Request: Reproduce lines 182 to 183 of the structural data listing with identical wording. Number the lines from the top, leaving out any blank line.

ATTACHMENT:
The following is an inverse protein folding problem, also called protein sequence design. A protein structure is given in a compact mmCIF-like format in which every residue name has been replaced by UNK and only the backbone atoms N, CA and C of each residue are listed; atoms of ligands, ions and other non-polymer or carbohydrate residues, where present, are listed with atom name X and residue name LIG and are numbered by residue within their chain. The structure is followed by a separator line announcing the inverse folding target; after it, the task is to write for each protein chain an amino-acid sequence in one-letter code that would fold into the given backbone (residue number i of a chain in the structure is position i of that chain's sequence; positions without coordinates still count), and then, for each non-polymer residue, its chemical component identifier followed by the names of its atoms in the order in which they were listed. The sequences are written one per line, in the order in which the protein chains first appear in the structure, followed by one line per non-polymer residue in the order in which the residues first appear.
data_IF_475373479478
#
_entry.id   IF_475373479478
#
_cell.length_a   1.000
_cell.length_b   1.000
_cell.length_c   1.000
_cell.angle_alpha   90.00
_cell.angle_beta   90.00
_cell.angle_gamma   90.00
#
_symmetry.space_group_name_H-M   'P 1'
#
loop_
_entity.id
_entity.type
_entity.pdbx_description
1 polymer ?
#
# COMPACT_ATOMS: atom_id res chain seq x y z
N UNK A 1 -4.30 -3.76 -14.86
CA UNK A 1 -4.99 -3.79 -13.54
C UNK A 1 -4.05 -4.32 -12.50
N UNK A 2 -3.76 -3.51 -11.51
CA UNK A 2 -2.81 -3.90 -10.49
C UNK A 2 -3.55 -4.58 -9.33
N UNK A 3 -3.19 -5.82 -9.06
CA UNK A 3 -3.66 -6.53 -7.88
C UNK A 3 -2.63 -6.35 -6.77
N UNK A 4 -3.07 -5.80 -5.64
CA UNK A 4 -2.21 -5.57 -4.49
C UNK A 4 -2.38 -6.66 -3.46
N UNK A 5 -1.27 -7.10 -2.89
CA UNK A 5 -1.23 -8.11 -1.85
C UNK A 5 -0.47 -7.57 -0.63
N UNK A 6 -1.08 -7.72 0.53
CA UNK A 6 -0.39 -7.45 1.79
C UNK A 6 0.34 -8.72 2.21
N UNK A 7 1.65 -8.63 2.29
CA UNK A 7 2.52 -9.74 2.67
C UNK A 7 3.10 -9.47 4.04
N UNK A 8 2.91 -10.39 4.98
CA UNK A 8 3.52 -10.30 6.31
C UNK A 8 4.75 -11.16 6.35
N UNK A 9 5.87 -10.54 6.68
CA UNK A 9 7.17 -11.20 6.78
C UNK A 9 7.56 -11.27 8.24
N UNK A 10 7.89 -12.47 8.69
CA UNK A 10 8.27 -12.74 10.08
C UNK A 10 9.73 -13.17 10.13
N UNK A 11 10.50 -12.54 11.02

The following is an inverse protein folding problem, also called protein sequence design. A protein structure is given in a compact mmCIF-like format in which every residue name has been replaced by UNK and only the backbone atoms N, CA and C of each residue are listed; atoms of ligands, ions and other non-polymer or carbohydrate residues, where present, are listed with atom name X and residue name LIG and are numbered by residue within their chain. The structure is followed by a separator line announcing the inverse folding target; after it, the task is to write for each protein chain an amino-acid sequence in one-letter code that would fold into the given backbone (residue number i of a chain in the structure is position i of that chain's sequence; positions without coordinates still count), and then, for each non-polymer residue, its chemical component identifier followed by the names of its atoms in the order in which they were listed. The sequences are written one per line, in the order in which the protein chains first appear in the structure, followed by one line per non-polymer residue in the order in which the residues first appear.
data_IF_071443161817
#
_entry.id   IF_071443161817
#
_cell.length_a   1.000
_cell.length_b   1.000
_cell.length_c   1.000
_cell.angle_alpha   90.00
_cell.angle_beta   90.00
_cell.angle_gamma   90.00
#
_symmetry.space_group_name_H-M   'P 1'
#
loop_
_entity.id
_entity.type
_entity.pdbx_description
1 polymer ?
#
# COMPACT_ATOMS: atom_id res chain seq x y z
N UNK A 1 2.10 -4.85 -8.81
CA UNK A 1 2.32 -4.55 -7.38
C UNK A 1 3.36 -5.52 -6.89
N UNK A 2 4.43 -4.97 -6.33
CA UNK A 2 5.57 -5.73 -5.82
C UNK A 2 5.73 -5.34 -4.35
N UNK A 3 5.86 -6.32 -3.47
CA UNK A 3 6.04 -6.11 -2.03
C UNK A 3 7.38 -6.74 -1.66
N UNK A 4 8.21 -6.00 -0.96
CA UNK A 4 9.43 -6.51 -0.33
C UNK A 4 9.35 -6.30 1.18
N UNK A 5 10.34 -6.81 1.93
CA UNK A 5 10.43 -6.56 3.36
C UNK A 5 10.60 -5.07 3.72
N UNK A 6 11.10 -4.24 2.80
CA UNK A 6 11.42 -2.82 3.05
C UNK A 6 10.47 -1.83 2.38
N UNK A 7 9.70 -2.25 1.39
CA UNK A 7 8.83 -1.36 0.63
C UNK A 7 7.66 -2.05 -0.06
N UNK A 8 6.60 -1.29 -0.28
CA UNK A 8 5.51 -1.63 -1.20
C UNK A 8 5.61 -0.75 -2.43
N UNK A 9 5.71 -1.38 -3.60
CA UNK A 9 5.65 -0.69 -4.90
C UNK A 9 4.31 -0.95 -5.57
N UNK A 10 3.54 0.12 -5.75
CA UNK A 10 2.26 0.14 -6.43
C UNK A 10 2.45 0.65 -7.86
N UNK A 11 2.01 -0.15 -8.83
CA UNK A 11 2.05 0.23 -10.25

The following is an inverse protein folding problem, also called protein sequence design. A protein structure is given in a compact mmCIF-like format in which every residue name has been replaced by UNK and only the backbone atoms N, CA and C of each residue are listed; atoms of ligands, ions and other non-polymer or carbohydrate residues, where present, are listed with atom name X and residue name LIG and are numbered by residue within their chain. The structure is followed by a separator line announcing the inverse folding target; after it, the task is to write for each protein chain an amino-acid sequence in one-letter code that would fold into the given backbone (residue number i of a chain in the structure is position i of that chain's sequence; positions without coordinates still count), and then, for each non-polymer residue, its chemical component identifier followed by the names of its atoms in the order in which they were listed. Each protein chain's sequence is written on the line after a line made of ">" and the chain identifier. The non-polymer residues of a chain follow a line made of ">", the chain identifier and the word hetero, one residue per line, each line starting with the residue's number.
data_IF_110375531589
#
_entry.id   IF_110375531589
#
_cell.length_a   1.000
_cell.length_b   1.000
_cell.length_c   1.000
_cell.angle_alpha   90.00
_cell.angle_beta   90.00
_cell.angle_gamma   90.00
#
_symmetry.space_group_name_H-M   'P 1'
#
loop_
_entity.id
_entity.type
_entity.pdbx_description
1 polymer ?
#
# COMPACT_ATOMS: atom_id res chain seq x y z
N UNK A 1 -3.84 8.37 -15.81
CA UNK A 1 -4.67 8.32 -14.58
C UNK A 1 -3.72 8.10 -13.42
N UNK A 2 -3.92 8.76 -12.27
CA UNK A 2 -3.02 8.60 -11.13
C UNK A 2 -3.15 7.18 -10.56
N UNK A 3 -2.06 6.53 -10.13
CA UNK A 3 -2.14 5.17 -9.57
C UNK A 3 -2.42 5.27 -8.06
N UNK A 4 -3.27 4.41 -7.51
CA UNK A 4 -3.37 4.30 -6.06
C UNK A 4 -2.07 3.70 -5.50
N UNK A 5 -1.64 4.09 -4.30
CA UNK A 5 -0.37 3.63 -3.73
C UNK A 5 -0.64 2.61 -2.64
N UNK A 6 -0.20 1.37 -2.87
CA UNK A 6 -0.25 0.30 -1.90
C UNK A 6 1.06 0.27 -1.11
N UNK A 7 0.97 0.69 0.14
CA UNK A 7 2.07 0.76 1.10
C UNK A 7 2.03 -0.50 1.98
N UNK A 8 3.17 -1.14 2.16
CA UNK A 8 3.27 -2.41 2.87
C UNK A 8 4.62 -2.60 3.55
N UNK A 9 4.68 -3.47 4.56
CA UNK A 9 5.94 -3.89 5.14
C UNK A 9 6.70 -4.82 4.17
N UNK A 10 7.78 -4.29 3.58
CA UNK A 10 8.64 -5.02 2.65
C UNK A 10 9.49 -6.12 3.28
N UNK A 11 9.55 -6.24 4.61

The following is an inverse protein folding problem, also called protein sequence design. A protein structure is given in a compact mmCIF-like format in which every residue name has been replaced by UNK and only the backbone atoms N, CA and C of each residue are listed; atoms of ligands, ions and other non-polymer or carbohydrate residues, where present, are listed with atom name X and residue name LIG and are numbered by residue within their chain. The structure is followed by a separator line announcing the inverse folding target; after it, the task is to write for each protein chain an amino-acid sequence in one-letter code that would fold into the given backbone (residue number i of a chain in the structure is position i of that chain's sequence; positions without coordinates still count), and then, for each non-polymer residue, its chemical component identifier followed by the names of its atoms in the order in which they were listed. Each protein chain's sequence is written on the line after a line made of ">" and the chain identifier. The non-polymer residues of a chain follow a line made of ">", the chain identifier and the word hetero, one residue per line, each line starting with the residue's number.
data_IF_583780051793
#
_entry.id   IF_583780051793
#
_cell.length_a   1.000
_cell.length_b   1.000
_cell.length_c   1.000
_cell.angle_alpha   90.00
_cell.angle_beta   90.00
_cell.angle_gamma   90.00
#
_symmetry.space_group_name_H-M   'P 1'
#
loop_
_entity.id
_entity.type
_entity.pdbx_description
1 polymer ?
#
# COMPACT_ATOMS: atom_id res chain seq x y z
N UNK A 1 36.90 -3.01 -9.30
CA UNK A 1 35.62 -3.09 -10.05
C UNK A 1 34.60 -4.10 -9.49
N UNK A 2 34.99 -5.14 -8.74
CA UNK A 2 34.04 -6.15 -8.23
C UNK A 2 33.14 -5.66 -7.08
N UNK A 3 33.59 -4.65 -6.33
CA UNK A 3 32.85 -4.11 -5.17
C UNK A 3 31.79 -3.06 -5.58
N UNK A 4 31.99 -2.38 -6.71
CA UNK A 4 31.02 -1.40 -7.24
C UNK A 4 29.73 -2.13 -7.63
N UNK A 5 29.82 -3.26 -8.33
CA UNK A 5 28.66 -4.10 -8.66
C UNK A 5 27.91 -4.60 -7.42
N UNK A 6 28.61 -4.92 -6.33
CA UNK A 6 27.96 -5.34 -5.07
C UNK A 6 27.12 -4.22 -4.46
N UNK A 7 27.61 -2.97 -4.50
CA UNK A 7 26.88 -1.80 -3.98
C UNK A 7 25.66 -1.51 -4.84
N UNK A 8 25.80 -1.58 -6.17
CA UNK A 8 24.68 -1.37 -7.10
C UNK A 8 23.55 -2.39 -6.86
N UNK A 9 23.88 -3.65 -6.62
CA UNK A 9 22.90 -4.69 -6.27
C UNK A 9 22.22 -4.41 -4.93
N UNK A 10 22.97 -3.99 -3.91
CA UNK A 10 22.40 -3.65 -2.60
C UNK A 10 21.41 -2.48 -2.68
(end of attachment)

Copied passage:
N UNK A 2 34.99 -5.14 -8.74
CA UNK A 2 34.04 -6.15 -8.23